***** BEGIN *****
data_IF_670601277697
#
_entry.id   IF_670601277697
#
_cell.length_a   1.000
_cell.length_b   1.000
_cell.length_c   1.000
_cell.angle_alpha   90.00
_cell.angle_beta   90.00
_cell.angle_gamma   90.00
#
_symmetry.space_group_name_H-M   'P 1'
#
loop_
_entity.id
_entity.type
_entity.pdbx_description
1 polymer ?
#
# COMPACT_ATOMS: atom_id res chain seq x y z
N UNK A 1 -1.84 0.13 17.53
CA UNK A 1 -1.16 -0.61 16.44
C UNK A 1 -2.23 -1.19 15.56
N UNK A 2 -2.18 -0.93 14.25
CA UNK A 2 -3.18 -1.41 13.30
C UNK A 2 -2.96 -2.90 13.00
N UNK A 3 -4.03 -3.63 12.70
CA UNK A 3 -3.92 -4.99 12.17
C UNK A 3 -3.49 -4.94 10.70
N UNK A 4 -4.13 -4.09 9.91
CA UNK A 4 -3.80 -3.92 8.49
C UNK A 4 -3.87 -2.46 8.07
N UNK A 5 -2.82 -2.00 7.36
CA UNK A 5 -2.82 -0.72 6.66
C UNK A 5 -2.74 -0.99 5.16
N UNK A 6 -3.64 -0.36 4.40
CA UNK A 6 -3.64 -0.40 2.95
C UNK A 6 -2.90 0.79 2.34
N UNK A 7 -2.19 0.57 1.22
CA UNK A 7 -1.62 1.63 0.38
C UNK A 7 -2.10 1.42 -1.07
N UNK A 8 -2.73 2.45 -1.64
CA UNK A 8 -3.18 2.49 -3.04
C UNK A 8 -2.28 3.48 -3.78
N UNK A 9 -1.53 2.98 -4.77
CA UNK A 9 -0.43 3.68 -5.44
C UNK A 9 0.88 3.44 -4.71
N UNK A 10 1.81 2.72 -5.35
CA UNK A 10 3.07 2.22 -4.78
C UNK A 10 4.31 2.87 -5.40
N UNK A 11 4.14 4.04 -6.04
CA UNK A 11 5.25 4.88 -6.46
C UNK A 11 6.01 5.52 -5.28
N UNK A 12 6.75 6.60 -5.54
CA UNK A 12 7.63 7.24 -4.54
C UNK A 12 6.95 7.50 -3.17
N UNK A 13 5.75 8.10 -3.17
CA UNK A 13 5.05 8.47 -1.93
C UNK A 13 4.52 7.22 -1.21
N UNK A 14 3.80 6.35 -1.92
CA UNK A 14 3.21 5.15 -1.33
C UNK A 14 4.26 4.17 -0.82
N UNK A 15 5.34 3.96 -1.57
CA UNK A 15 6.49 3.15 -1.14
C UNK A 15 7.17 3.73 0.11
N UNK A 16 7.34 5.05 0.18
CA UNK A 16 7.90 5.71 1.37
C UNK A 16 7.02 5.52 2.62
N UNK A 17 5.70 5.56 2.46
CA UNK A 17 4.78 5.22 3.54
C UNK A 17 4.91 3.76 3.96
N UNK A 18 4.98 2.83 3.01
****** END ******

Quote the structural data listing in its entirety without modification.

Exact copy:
data_IF_670601277697
#
_entry.id   IF_670601277697
#
_cell.length_a   1.000
_cell.length_b   1.000
_cell.length_c   1.000
_cell.angle_alpha   90.00
_cell.angle_beta   90.00
_cell.angle_gamma   90.00
#
_symmetry.space_group_name_H-M   'P 1'
#
loop_
_entity.id
_entity.type
_entity.pdbx_description
1 polymer ?
#
# COMPACT_ATOMS: atom_id res chain seq x y z
N UNK A 1 -1.84 0.13 17.53
CA UNK A 1 -1.16 -0.61 16.44
C UNK A 1 -2.23 -1.19 15.56
N UNK A 2 -2.18 -0.93 14.25
CA UNK A 2 -3.18 -1.41 13.30
C UNK A 2 -2.96 -2.90 13.00
N UNK A 3 -4.03 -3.63 12.70
CA UNK A 3 -3.92 -4.99 12.17
C UNK A 3 -3.49 -4.94 10.70
N UNK A 4 -4.13 -4.09 9.91
CA UNK A 4 -3.80 -3.92 8.49
C UNK A 4 -3.87 -2.46 8.07
N UNK A 5 -2.82 -2.00 7.36
CA UNK A 5 -2.82 -0.72 6.66
C UNK A 5 -2.74 -0.99 5.16
N UNK A 6 -3.64 -0.36 4.40
CA UNK A 6 -3.64 -0.40 2.95
C UNK A 6 -2.90 0.79 2.34
N UNK A 7 -2.19 0.57 1.22
CA UNK A 7 -1.62 1.63 0.38
C UNK A 7 -2.10 1.42 -1.07
N UNK A 8 -2.73 2.45 -1.64
CA UNK A 8 -3.18 2.49 -3.04
C UNK A 8 -2.28 3.48 -3.78
N UNK A 9 -1.53 2.98 -4.77
CA UNK A 9 -0.43 3.68 -5.44
C UNK A 9 0.88 3.44 -4.71
N UNK A 10 1.81 2.72 -5.35
CA UNK A 10 3.07 2.22 -4.78
C UNK A 10 4.31 2.87 -5.40
N UNK A 11 4.14 4.04 -6.04
CA UNK A 11 5.25 4.88 -6.46
C UNK A 11 6.01 5.52 -5.28
N UNK A 12 6.75 6.60 -5.54
CA UNK A 12 7.63 7.24 -4.54
C UNK A 12 6.95 7.50 -3.17
N UNK A 13 5.75 8.10 -3.17
CA UNK A 13 5.05 8.47 -1.93
C UNK A 13 4.52 7.22 -1.21
N UNK A 14 3.80 6.35 -1.92
CA UNK A 14 3.21 5.15 -1.33
C UNK A 14 4.26 4.17 -0.82
N UNK A 15 5.34 3.96 -1.57
CA UNK A 15 6.49 3.15 -1.14
C UNK A 15 7.17 3.73 0.11
N UNK A 16 7.34 5.05 0.18
CA UNK A 16 7.90 5.71 1.37
C UNK A 16 7.02 5.52 2.62
N UNK A 17 5.70 5.56 2.46
CA UNK A 17 4.78 5.22 3.54
C UNK A 17 4.91 3.76 3.96
N UNK A 18 4.98 2.83 3.01